Des Hommes et Des Dieux: Augustine's Unde et Quomodo Open Access

Delaney, Evan (2011)

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In book seven of Augustine's Confessions, Augustine attempts to see whence and how God can exist in an incorporeal nature. As the wording shows here, his whence and how, or in Latin, unde et quomodo, reveal that his solution must be two-fold. However, there are many scholars who believe that his answer is rather one-fold and go on to overly underscore the impact of Platonism on Augustine's thought. It is true that the Platonic ascent in book seven allows Augustine to see Truth, but this is not sufficient. His vision is temporary and he wants to grasp Truth permanently. He needs his unde, Christ as found in the Scriptures. Yet scholars ignore this and suggest that Augustine's answer stems from the Platonists. They are mistaken. Augustine is wholly Augustine and on the foundation of his Christian belief, which was instilled to him by his mother at an early age, he picks and chooses whatever tools he sees fit to add to his toolbox, his quomodo. And even with the Platonic ascent, the question must be asked, "Who is Augustine's guide?" Surely, this guide is not found in the Neoplatonists of Plotinus, Porphyry, Iamblichus, or others. Indeed, what distinguishes Augustine from the Platonists in one crucial aspect is that he uses a completely different intermediary. In this thesis we will critique scholars who overemphasize and limit Augustine's thoughts to the realm of Platonism.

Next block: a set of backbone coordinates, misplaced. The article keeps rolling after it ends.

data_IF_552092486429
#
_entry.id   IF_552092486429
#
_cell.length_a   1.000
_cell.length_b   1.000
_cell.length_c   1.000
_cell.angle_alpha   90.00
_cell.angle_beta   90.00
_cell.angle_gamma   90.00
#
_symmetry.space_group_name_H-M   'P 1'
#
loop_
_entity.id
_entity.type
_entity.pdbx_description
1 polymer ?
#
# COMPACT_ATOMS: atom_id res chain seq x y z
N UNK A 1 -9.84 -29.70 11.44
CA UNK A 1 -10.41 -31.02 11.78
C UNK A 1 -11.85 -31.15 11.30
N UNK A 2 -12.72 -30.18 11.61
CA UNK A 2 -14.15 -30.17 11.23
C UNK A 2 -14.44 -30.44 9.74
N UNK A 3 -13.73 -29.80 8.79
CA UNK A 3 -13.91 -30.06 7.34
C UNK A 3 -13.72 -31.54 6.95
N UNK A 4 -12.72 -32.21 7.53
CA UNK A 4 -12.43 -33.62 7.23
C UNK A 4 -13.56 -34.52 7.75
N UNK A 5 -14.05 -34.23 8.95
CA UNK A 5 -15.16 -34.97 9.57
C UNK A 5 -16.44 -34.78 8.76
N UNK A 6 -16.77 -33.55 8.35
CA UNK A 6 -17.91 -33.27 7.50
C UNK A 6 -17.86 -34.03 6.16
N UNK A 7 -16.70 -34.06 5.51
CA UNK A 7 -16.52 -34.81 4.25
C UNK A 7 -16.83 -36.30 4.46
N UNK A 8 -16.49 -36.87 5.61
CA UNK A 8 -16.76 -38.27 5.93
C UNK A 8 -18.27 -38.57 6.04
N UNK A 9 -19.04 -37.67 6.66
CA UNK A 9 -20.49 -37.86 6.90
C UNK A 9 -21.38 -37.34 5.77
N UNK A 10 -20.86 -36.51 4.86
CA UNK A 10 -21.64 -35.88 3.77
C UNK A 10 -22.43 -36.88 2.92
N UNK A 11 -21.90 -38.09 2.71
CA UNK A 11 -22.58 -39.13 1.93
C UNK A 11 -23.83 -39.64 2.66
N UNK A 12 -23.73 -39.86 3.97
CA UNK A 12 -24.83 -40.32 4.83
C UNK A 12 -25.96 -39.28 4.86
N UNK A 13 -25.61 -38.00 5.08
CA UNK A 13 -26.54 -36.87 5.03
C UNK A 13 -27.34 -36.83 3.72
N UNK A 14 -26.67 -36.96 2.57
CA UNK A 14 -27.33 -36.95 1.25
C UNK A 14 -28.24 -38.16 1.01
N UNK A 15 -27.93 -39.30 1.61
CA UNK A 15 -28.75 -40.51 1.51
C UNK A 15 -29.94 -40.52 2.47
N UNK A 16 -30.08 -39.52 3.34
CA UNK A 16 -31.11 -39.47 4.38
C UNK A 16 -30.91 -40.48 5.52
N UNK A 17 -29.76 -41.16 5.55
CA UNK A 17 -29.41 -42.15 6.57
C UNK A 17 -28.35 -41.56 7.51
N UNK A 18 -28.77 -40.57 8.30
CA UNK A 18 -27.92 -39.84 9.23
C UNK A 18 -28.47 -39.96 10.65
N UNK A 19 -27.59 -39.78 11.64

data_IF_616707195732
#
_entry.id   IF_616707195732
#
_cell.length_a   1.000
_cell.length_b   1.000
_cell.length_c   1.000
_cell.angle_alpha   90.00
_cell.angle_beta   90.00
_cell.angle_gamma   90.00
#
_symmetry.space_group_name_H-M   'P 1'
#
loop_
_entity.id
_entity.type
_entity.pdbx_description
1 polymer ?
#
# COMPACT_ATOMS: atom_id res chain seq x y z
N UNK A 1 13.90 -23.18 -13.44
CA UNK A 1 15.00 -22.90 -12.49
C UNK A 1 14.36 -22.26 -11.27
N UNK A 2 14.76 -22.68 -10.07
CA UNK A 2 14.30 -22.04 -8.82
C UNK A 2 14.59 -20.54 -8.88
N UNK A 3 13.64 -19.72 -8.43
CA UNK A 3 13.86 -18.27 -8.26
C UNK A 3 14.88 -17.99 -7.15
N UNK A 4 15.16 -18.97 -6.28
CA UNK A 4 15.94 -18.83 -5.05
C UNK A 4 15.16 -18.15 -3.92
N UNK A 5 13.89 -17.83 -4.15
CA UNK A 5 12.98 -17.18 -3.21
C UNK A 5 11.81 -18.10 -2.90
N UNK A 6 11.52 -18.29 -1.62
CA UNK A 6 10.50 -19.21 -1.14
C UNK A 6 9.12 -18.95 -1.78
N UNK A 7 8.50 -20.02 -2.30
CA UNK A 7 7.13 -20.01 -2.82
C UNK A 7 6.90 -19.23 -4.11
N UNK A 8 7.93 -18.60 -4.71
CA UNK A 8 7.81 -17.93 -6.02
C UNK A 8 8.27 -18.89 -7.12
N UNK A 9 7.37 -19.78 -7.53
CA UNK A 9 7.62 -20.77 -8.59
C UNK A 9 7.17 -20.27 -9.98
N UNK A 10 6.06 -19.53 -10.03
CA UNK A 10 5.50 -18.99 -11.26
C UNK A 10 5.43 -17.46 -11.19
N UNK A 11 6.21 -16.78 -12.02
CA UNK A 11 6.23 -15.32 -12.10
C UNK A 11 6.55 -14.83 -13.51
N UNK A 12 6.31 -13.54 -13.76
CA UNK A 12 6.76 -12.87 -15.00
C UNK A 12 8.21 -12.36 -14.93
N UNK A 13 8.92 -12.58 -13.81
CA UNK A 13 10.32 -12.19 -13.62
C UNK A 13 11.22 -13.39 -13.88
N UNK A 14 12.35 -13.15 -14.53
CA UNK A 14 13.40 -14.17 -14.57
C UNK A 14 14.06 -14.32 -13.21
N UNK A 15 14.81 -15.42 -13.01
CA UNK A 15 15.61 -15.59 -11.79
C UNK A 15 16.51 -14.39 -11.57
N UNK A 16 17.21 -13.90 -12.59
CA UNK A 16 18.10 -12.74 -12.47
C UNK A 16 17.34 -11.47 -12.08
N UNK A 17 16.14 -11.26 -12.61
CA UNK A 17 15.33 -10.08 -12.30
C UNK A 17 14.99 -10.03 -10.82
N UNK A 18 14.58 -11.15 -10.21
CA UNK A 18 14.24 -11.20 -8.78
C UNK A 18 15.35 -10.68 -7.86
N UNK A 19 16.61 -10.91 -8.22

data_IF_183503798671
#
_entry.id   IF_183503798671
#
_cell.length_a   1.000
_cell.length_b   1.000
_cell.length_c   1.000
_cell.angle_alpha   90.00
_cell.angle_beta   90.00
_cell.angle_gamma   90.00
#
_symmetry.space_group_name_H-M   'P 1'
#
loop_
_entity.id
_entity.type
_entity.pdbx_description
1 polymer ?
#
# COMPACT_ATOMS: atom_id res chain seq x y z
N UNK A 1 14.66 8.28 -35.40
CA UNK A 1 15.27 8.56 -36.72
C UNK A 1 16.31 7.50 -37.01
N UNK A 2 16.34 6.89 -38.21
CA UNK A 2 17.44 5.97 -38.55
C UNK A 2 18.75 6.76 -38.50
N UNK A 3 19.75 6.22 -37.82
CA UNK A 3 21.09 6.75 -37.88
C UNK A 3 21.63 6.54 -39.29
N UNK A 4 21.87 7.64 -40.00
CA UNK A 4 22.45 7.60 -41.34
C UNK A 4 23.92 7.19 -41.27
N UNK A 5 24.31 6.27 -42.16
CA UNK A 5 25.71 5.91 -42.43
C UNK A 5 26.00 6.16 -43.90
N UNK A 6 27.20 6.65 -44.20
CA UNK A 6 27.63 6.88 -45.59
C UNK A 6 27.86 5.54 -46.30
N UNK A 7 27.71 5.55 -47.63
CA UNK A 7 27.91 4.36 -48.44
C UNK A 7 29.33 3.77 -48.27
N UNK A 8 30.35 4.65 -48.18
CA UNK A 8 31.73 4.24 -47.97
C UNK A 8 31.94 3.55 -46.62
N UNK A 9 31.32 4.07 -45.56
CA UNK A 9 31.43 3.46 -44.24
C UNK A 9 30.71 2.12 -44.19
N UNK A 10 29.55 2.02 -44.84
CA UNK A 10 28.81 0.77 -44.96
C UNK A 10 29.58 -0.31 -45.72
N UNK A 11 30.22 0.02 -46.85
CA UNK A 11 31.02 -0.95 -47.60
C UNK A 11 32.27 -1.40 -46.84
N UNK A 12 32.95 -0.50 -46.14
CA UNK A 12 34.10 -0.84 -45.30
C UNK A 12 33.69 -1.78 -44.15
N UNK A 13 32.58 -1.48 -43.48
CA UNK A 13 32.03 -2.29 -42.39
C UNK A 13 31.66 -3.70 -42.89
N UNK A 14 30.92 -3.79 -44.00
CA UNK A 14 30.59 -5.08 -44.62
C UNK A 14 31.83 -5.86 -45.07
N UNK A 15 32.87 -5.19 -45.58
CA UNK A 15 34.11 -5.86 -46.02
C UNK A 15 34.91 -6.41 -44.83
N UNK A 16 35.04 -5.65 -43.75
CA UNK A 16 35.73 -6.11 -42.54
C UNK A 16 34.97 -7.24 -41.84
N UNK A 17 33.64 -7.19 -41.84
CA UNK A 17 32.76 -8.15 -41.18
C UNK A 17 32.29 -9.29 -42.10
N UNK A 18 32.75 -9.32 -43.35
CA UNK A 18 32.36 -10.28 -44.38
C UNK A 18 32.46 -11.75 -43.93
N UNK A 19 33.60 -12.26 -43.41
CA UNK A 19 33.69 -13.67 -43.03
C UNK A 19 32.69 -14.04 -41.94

Table of Contents

Introduction 1

Chapter One: A Two Fold-Solution 15

Chapter Two: On the Development of Augustine's Unde et Quomodo 38

Chapter Three: Two Analogies and Finding an Appropriate Title for Augustine 70

Conclusion 82

Works Cited 84

Appendix 87

a. Latin Block Quotes of Passages Cited from Confessions 88

b. Diotima's Speech Concerning the Ascent in Attic Greek 99

c. Diotima's Speech Concerning the Ascent in English 101

d. Diotima's Ascent, Notes, and Questions 103

e. Using Art as Analogy 108

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